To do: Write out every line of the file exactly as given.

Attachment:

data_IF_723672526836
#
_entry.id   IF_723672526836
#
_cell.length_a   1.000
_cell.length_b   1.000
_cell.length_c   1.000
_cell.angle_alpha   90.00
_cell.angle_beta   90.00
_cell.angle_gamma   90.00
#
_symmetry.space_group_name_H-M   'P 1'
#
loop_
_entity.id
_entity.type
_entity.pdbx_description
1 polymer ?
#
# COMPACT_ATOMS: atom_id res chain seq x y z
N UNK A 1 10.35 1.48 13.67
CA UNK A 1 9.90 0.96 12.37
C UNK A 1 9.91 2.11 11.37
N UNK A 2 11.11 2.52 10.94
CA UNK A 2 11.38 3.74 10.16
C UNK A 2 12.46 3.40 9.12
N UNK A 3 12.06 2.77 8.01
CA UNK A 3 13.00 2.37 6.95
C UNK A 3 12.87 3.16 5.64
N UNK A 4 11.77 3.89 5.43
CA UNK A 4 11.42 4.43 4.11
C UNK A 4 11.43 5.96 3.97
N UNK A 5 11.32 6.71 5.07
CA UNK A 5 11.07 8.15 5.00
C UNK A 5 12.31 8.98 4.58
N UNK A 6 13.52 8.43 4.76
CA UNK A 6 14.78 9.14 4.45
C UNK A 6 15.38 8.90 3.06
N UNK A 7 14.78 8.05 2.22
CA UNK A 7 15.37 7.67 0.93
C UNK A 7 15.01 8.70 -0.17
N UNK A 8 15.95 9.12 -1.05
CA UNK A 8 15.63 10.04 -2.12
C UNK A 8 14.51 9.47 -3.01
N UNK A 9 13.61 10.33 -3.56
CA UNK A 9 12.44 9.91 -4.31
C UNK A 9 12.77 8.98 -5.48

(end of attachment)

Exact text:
data_IF_723672526836
#
_entry.id   IF_723672526836
#
_cell.length_a   1.000
_cell.length_b   1.000
_cell.length_c   1.000
_cell.angle_alpha   90.00
_cell.angle_beta   90.00
_cell.angle_gamma   90.00
#
_symmetry.space_group_name_H-M   'P 1'
#
loop_
_entity.id
_entity.type
_entity.pdbx_description
1 polymer ?
#
# COMPACT_ATOMS: atom_id res chain seq x y z
N UNK A 1 10.35 1.48 13.67
CA UNK A 1 9.90 0.96 12.37
C UNK A 1 9.91 2.11 11.37
N UNK A 2 11.11 2.52 10.94
CA UNK A 2 11.38 3.74 10.16
C UNK A 2 12.46 3.40 9.12
N UNK A 3 12.06 2.77 8.01
CA UNK A 3 13.00 2.37 6.95
C UNK A 3 12.87 3.16 5.64
N UNK A 4 11.77 3.89 5.43
CA UNK A 4 11.42 4.43 4.11
C UNK A 4 11.43 5.96 3.97
N UNK A 5 11.32 6.71 5.07
CA UNK A 5 11.07 8.15 5.00
C UNK A 5 12.31 8.98 4.58
N UNK A 6 13.52 8.43 4.76
CA UNK A 6 14.78 9.14 4.45
C UNK A 6 15.38 8.90 3.06
N UNK A 7 14.78 8.05 2.22
CA UNK A 7 15.37 7.67 0.93
C UNK A 7 15.01 8.70 -0.17
N UNK A 8 15.95 9.12 -1.05
CA UNK A 8 15.63 10.04 -2.12
C UNK A 8 14.51 9.47 -3.01
N UNK A 9 13.61 10.33 -3.56
CA UNK A 9 12.44 9.91 -4.31
C UNK A 9 12.77 8.98 -5.48